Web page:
Small Finds: Architecture: Building level 1 yielded fragments of mudbrick walls in bad condition [Duru 1999a: draw.2] while many rectangular megarons were revealed from the building level 2 [Duru 2000: fig.3]. The entrance of those buildings on the narrow wall is right across the center of the room. Buildings 1 and 2 have a complete megaron plan. The larger one is 16 m long. The construction consists of two lines of mid-sized stones. It is suggested that the difference in the construction of the antes was started in building level 3 by extending the walls. It is also reported that between the antes of a megaron; a small building was found. R. Duru states that the megarons were placed in a radial plan so that they all face the courtyard in the middle [Duru 1998:115; Duru 1999a: fig.3]. Absence of any finds except some pottery suggests that the site had been abandoned. The building level yielded again two megarons built side by side [Duru 1998a: pic.3]. The aperture of the mudbrick building on the south of this megaron might have been a gate opening to the fields. In the building level 4; a building with a thick layer of stone and grill-shaped foundation was found. Building level 5 yielded a rectangular building [Duru 1998: pic.2]. The megaron style buildings 4 and 5 found in 1999 were identified as passage-structures because they had no exterior walls but a ceiling [Duru 2001: 98]. It is unclear if the settlement of Bademagaci was fortified. The 13 m long; thick stone wall on the northeast may have been a terrace wall or a ruined fortification. This wall is only 1 m high today. It was built in dry wall technique by big and clumsy rocks. The exterior of the wall looks clumsy because of the slipped and fallen stones [Duru 2000:pic.5]. Superstructure of the wall was presumably built of mudbrick. Therefore; it is difficult to identify it as a fortification. This type of a wall is not seen in any other part of the mound. The exterior walls of the buildings may have been used as a fortification. The exterior area of the EBA II and probably EBA III settlements has a thick pavement (Glacis) consisting of one or two layers of small and big stones. This slope pavement consists of two separate layers; each 40-50 cm thick. It is claimed that it was first built during EBA II; then renewed and repaired during EBA III. Even tough the purpose of this pavement is not well known; it is suggested that it was built to give a monumental appearance to the settlement or to prevent any erosion. During the 2001 season; it was understood that this pavement continues towards northeast. Two rooms with rectangular plans and one foundation with rounded plan were exposed in the highest section of the mound. These rounded structures; which were also observed in another trench; were probably used for storage [Duru-Umurtak 2003:323]. During the 2003 and 2004 seasons; two separate EBA settlements were investigated in the eastern and western parts of the mound. As a result of the excavations; the number of megaron-type houses belonging to levels 2 and 3 of EB II has now reached twenty-three. One of the most important problems concerning the EBA settlements not answered by the work of the 2004 season is the fact that; even though an extensive area has been excavated; it is not yet clear where the entrance to the town was situated [cat.une.edu.au/page/bademagaci%20hoyuk 2006]. The researches previously started on the northern slope during the excavations in 2005; were extended towards the north; the ÔSlope Settlement (Glacis)' was partially removed and the passage Ğ gate Ğ that was built for entrance into the city was revealed. It was found that there was also one old; and one relatively new gate in the north part of the mound during the observation of this gate which was called ÔNorthwestern Gate' (Northern Gate). The excavation went 1.5 m deeper in the trench which has its narrow edge at 20 m west of the church door on the hill during the researches on the axis of the hill; in the west slope of the mound. There is a structure built with massive rocks on the edge closer to the church. An entrance/door built between the two towers/bastions of that building extending towards the end of the church was revealed. The walls that extend forward (north) on both sides of the towers were partially preserved. This structuring is the last settlement layer on this part of the mound and it dates to EBA 2nd phase. There are foundations belonging to the second settlement layer inside the trench; below that structure; approximately 50 Ğ 70 cm underneath that settlement layer. The architectural remains of this settlement; which was found to belong to EBA 2 due to the pottery finds; extends to the westernmost tip of the trench. There is a stone pavement which is also observed on the other parts of the mound near the slope on the western edge of the trench [Duru-Umurtak 2007:642-643]. The researches in 2006 revealed that the Bademagaci EBA II settlements were entoured by megaron-like buildings. The slopes with little declinations which are at the outmost locations contained a band paved with stones (glacis) which surrounded the town in the center. The area in the center contained multi-room buildings particularly towards the south [Duru-Umurtak 2007:6-11]. Some building remains which were unearthed in the west section of the mound which is more like a profile inside the trench E; that measured 30x50 m in 2006; belonged to the single room thick wall buildings. The period that these buildings belong to were not identified. But some sherd finds belong to the late periods of the EBA II of the foundation on the remains or later [Duru-Umurtak 2008:189]. In 2007 some new rooms were revealed during the researches on the multi-room building which was excavated in the last two years on the southern and western sides of the church. At the end of the campaign a total of 17 rooms of the building complex which was founded in the area at the center of the town surrounded by the megaron houses were revealed; it was found that the building had some sub-phases and that it went through at least one major alteration but the constructors remained loyal to the original plan. There are doors to provide access between rooms [http://www.ttk.org.tr/index.php?Page=Sayfa&No=205; 2.6.2008; 15:45]. In 2008, it was proved that, Multi Room Structure dated to EBA II and partially EBA III, with 17 rooms, was expanding eastward under the church located in middle of the mound, and most probably even more further. EBA II settlement investigations at the southern slope of the mound continued and as were the other sections the presence of megaron-like buildings were revealed in this area. The buildings environed the whole settlement reached the number of 43 with the last found 11 new megarons. Excavations started at 3 separate places at the southern half of the mound beginning from just south of trench B, till the southern border of the mound. Some thick stone foundations uncovered at about 1 m depth in trench F were most probably dated to transition period from EBA II to EBA III which was the last settlement layer of EBA at the mound. Despite that any architecture was not found in trench G, there were very extensive architectural remains reached in trench H. A building group was established in here, which was similar to the Multiple Room Structure in the middle of the mound but did not directly related to it. This building group was consisting of row of rooms, not megarons [Duru-Umurtak 2010:262-264]. The trench is extended in South in 2009 and 8 new megarons are excavated, some entirely and some partially. Megarons vary in size and are organized in a radial position while their doors are opened on their narrow walls facing the centre of the mound like the other megarons which are found in the most outer circle of EBA II. A large room (cella) which must be the living room of the house is entered through the doors between antes. The houses consist of two rooms and the second room can be accessed through the door opened in the rear wall. There is a stone-paved area just behind the rear wall of the house and adjacent to it. This is the typical and non-varying order of the structure layers EBA II/1 and 2 of Bademağacı. Only one house among all has a door opened near the Western corner of the narrow wall facing out (South). There is a window opening 70 cm above the ground approximately in the middle of the narrow wall where the door is. There are 1.5 m thick walls out of both sides of the rear door of the house facing south. These strong walls are made by such great care and strength that they are not encountered anywhere else in the mound. They may be defensive walls. Since this is the only structure of the city in relation to the outside, it is defined as "Main Gate". Looking at the general plan of EBA II/1, 2 settlement it is understood that the Southern border line of the settlement is not symmetrical to the Northern margin, but rather it is more flat/squat. Especially the Western corner of the Southern margin has almost a perpendicular angle [Duru-Umurtak 2011:439-441]. During the 2010 excavations conducted throughout the thick wall extends in the north-south direction, which its function couldn't be determined in previous year, different structures with large stone walled belonging to the last phase of EBA II were discovered. The foundations formed with large stones, which could be dated to the last two phases of EBA II, have been seen on megarons arranged along the western slope as well. The architectural complex on the southern slope is dated to EBA II / the building level 3. On the south side of the settlement, some parts of the sections facing outwards are covered with irregular stones as with the other slopes. One of the interesting features is the circle formed with a row of stones on the south section. These kinds of circles, which their diameters range from 1 to 2 m, have been encountered in the middle and the north sections of the mound as well. 9 circles have been discovered so far. It was found out that only one of them was used a grave [Duru-Umurtak 2012:116-119]. Pottery: R. Duru states that there are sherds of the very well burnished; thick walled ware with a red paste in the EBA building levels. The superior building levels yielded small bowls; spouted pitchers decorated with channel and reliefs while the upper building levels revealed flat bowls with pointed rims [Duru 1996: 89] [Duru 2001: pic.8]. G. Umurtak analyzed the brownish ware in EBA II and stated that this ware was imported from another region [Umurtak 1998: 9] and this sample even went back to the first phase of EBA. Forms are similar to the group of ware with red paste. G. Umurtak published a distribution map for this ware into other EBA settlements [Umurtak 1998: 10]. The pink/reddish sherds with fast turning wheel marks are dated to EBA III or even MBA [Duru-Umurtak 2003:323]. A small beak spouted pitcher was found in one of the graves opened in 2004 [cat.une.edu.au/page/bademagaci%20hoyuk 2006]. There are many kantharos with cylindrical necks; small spouted pitchers; and flat bowls which are typical items of EBA 2 pottery were revealed during the excavations that took place in 2005 [Duru-Umurtak 2007:643]. In 2006 te single handle beak shaped spouted small and mid size jugs as well as twoı handled jugs which are the typical examples of the EBA II were unearthed in large amounts [Duru-Umurtak 2008:190]. In 2007; 28 small beak spouted jugs; basic jugs and other vessels were revealed intact or in reconstructable condition [Umurtak 2008:22-23]. The most crowded group of EBA II pottery consists of Red Ware. Typical examples of this group that were uncovered in large numbers during 2008 campaign were, handled, beak shaped spouted, small and mid size jugs and two handled jugs. During the same period also a smaller quantity of Grey and Black Ware were uncovered. These were rather thin rimmed, well burnished; mostly white incrusted or relief-decorated medium or small sized spouted pitchers and medium sized pots [Duru-Umurtak 2010.265]. Some of the pottery among many found with a variety of forms in a room during 2009 excavations are of highest quality ever found in Bademağacı EBA II settlements. Especially a dissociated vessel is very original with the clay it's made of and with its type decoration which unknown in Bademağacı and its form. This dissociated vessel is similar with its general features to the Salt and Pepper Shaker that is found in the early excavation days [Duru-Umurtak 2011:441-442]. A lot of vessels (some of them are complete) were found inside the structures belonging to different phases of EBA II and the deposit covering these structures in 2010. Vast majority of the vessels consist of bell-shaped vessels and spouted, thick and short-necked shallow vessels. Among these vessels, there are also long necked spouted pitchers and jars. Only a few of the vessels are with reliefs and incised decoration [Duru-Umurtak 2012:119]. Clay: Seal stamps [Duru 2000: pic.8]; spindle-whorls; animal figurines and idols were found. Some of the terra cotta artifacts found during the researches in 2007 were stilized human descriptions namely the idols. Some of the examples in this group are similar to the idols previously found in Bademagaci. Another handicraft is a sort of a description. This sample is circular and completely plastic; and the position of the arms and the making of the body is a first at Bademagaci. The head of the description is rather the "handle" of an object than idol [http://www.ttk.org.tr/index.php?Page=Sayfa&No=205; 2.6.2008; 15:45]. Among the terra cotta handicrafts; in addition to the idols; the number of seals with geometrical figures on their circular; quadrangular; triangular print areas is around 20 [Umurtak 2008:22-23]. In 2008 campaign 10 stamp seals were found. Those were having geometrical patterns on their round or square stamp areas. Some of those seals considered very unique with the placement of decoration on stamp areas [Duru-Umurtak 2010:266]. 16 more seals are captured similar to those captured in previous years are captured in 2009 excavations [Duru-Umurtak 2011:442]. During the 2010 excavation campaign, 20 seals were found and the print sides of the seals are round, square or oval-foot shaped. Among the baked clay finds recovered from the site, there are a few idols, a great number of spindle whorls, large beads and a plain or decorated terracotta pedestal/potstand [Duru-Umurtak 2012:120]. Ground Stone: Two blades; stone seal and earplug were recovered [Duru 1995: 72]. Plenty of rounded or heart shaped items made of limestone were found inside a building. Their functions are unknown. Metal: R. Duru reports the presence of metal finds. 2009 excavations have been very effective in terms of metal art works. Almost all of the finds have been located in two separate large pots between many found in situ on the floor of a room that is adjacent to the south wall of the house defined as Main Gate Building. 2009 metal finds include an earplug made of gold, a silver plate, two silver needles, a bronze or copper needle and perforator, a spear head and a hand axe [Duru-Umurtak 2011:442-443]. Human Remains: An infant burial was found in a pithos grave inside the building no. 9 belonging to building level II or III. No grave goods were found.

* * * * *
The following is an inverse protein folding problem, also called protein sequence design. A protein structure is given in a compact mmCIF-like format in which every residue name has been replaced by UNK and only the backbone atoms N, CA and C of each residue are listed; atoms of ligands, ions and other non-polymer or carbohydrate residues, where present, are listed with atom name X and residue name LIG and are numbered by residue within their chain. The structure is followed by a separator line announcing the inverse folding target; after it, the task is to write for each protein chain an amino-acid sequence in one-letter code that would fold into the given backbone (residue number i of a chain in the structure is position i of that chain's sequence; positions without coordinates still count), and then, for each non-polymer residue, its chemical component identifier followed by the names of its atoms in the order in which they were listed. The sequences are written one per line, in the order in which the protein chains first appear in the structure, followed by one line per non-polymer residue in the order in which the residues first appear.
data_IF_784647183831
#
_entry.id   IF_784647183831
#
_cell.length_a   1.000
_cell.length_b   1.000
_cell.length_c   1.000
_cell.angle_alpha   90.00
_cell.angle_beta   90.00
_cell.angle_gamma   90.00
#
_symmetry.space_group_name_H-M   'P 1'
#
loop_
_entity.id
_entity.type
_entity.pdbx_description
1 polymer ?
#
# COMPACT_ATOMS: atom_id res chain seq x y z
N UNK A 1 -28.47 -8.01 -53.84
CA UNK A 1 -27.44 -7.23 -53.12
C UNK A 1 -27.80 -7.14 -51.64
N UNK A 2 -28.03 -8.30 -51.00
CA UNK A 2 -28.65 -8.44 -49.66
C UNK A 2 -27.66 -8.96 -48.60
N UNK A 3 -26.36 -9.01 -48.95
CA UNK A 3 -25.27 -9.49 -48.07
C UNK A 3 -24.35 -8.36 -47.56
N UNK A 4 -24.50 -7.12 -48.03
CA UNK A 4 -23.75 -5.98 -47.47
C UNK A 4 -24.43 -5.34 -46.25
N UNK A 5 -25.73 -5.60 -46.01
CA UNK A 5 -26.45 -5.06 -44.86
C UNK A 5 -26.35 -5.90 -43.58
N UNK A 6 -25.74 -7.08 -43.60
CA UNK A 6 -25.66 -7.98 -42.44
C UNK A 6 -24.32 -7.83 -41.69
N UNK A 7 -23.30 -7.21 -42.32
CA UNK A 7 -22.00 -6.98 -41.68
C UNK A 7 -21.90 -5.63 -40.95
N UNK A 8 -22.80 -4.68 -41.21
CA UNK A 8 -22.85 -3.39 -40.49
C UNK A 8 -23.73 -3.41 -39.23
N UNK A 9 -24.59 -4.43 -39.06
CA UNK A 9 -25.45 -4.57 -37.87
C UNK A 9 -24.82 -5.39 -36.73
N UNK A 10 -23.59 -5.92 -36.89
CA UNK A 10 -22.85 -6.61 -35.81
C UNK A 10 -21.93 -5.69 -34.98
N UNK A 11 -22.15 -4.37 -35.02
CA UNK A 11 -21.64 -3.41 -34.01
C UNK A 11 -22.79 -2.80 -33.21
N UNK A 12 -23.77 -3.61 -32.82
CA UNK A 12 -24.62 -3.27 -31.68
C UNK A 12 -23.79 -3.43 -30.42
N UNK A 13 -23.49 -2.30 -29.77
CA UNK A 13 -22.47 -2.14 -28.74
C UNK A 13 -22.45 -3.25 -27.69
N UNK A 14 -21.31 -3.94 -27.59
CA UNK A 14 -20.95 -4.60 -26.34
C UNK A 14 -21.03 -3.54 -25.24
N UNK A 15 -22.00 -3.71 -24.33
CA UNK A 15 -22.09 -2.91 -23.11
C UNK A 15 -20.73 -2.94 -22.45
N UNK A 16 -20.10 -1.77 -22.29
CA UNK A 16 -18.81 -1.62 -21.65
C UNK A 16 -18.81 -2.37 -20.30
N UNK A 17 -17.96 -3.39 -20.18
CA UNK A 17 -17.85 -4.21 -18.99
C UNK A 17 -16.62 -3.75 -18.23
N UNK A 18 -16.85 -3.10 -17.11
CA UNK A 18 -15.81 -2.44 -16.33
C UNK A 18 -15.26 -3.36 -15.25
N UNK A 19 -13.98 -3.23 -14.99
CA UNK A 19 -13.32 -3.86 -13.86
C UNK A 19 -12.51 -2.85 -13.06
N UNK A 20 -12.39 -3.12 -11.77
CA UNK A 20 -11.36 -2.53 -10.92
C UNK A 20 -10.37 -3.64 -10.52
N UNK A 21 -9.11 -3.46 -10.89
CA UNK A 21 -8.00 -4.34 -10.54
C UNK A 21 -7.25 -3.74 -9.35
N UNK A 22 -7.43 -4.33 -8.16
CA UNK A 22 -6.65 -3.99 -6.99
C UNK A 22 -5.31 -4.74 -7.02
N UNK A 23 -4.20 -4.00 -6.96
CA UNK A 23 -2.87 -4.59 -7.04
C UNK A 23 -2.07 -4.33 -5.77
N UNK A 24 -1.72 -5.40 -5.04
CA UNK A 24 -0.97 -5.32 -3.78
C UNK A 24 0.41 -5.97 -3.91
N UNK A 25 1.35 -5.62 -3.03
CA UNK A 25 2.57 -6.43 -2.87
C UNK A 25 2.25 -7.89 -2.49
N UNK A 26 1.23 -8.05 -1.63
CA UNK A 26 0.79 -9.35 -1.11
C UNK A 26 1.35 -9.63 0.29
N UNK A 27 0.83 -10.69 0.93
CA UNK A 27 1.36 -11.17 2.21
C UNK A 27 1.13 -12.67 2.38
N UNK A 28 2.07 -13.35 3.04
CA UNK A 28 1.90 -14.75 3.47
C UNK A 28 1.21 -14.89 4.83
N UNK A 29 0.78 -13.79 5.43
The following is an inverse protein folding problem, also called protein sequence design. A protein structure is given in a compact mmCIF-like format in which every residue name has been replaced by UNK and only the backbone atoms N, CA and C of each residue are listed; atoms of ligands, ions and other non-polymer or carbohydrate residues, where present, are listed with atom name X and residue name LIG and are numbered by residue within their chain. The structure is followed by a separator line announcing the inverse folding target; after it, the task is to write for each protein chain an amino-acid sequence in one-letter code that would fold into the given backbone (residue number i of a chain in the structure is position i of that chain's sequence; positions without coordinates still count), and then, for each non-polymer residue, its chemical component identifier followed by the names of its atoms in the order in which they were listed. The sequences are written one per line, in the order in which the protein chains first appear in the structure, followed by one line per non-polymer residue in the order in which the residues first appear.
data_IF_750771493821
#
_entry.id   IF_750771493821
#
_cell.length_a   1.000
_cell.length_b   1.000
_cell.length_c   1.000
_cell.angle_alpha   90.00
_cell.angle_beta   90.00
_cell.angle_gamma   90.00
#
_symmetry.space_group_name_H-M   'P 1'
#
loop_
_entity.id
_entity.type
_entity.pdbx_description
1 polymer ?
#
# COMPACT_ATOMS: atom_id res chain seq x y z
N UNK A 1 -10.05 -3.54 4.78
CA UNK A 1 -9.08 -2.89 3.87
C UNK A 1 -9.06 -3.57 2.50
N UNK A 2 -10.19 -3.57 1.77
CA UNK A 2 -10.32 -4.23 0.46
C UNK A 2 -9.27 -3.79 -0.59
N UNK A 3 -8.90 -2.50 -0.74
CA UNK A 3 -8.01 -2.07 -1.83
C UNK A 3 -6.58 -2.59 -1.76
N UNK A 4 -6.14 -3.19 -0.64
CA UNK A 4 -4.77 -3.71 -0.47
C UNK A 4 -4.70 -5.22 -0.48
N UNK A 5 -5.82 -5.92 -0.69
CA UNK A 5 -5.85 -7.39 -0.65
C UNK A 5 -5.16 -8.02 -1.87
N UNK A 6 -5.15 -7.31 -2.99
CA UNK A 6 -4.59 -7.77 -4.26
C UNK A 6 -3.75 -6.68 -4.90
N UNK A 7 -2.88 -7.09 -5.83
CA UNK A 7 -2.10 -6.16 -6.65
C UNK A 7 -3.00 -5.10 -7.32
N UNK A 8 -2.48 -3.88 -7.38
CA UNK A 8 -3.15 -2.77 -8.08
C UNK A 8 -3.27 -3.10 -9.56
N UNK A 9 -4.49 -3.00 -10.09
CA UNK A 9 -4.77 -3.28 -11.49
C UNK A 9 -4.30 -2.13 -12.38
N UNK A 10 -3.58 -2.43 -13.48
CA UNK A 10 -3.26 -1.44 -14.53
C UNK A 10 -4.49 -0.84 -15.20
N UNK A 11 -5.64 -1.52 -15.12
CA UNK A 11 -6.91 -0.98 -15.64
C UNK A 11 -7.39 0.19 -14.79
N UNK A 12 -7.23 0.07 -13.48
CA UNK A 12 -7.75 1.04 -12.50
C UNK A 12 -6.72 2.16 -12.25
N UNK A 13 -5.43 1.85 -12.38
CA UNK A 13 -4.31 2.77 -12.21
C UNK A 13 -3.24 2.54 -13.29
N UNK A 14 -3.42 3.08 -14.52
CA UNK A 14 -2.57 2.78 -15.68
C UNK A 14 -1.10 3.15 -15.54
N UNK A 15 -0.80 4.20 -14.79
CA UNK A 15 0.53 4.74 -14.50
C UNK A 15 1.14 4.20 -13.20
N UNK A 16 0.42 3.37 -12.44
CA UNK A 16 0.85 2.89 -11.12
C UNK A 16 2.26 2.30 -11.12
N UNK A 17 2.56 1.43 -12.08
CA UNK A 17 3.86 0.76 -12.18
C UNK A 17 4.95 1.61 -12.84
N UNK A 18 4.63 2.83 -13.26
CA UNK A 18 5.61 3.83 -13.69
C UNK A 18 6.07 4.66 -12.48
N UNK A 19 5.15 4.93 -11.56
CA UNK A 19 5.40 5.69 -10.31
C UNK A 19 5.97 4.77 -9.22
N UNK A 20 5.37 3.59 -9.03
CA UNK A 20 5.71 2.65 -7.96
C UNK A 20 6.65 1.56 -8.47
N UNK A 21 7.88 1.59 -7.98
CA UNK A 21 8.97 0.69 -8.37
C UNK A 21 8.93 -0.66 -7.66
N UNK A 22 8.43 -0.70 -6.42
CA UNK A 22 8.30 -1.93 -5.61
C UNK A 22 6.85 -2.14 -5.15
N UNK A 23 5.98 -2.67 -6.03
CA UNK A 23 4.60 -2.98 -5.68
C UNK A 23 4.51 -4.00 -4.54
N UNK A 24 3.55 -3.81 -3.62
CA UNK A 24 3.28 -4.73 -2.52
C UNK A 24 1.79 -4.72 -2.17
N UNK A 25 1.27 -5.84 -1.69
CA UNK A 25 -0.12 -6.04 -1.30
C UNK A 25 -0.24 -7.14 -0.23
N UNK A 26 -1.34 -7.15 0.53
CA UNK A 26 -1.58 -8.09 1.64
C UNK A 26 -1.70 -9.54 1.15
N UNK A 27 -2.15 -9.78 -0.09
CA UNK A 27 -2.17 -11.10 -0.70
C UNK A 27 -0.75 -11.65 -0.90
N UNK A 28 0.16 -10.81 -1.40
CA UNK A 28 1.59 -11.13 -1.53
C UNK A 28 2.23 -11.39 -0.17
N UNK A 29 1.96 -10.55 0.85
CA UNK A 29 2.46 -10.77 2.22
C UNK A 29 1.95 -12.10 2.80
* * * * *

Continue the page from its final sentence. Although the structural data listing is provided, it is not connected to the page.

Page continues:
Remains:
Interpretation and Dating: All the building levels of EBA yielded megaron or megaron-like buildings in the plan of a small city or a big town. The site has a monumental appearance with its slope pavement. R. Duru states in one of his last publications that Bademagaci EBA settlement has the view of a strong castle [Duru 2000: 112]. It is surprising to see this settlement; very poor in small finds; without a surrounding fortification. It is unclear if a ruler controlling the area resided here. Culturally; it yields finds identical to Karatas Semayük in the neighboring area of Elmali. The EBA pottery; seals and idols found in the building levels 3 and 2 is compared with the ones in the Eastern Anatolia and Elmali regions. The absence of imported pottery indicates that probably the site was not involved in the trading activities. All EBA settlements lasted from the 4th Millennium BC until the midst of the 3rd Millennium BC [Duru 2000c: 62]. Significant changes were observed in EBA II; at the researches performed on the northwest slope during the excavations in 2005. The small lowland surrounded by the mountains in which the mound is located at; possibly was flooded due to the formation of ponds. The settlers of EBA surrounded the slopes of the mound with stones to keep the water flooding their houses. It was found that this stone pavement/covering work (glacis) was redone many times. In addition to the stone pavement on the slopes an approximately 1 m large wall (fortification) foundation at the external edges of the houses (megaron) at the north of the settlement was also constructed [Duru-Umurtak 2007:642]. As a result of the excavations near the church it was found that there were many large scale buildings at this section; having sturdy walls. Although the situation is yet to be cleared; the only thing that is certain; is this: Possibly there are no megaron type of buildings at this half of the mound; which were common at the trench A; at north. In other words there are no residences on this half of the mound. The sturdy wall buildings which were partially unearthed; possibly were the buildings related with the administration of the settlement [Duru-Umurtak 2007:643]. The researches in 2006 revealed that the EBA settlements of the north continued in parallel with southern settlements. The developments identified inside the Bademagaci EBA settlements; saw to it that the settlement planning is identifiable and comprehensible. There is no other settlement so big found in the western half of Anatolia; or even the whole Anatolia yet that was excavated in the dimensions of and as sturdy as Bademagaci EBA settlements. Therefore the statement "the EBA town of Bademagaci became a reference point in terms of the settlement texture and settlement logic for the entire region" may be made. Another important matter that can be added to these hypothesis; is "The EBA town of Bademagaci was planned beforehand and that plan was implemented carefully and neatly for a long period of time; an authority was present at that location; meaning this settlement was a sort of a city state or an EBA polis" which is a high probability [http://www.ttk.org.tr/index.php?Page=Sayfa&No=205; 2.6.2008; 15:45]. There are some doubts that rooms revealed during the researches on the south and west of the excavated Multi-Room Building in 2007 are related with the same building. That is due to the relation between some of the room groups. It was figured that these room groups may be related to more than one building. But due to the presence of the church in the center of the multi-room building and there is no way of removing this building to find out what lies underneath; there probably is no way of making a correct analysis of the situation. There are also obstacles in the identification of the multi-room building's function. Since identifying this building as a residential building would be incorrect it would be right to think of the building complex both as an administrative / official building; and a royal buyilding (residence). It could even be defined as a "Palace". The answers to these questions are yet to be found [http://www.ttk.org.tr/index.php?Page=Sayfa&No=205; 2.6.2008; 15:45]. There are vessels which are in typical EBA II forms as well as the ones that possibly belong to the period after EBA II among the sherds found at the Multi Room Structure during researches between 2005-2007. This situation also matches with the settlement from a chronological standpoint. In other words the various types of vessels belong to EBA III [Duru-Umurtak 2009:259]. Based on the results of the 2010 excavation campaign, it has been suggested that the middle and the southern sections of the mound were planned in complex and they had different functions in terms of architecture. Most probably the building complex with 17 rooms, which was excavated in 2007 and 2008, was the residence where the most powerful people lived. Further to the south, the structures adjacent to the outer circle of the city had different functions as well [Duru-Umurtak 2012:117].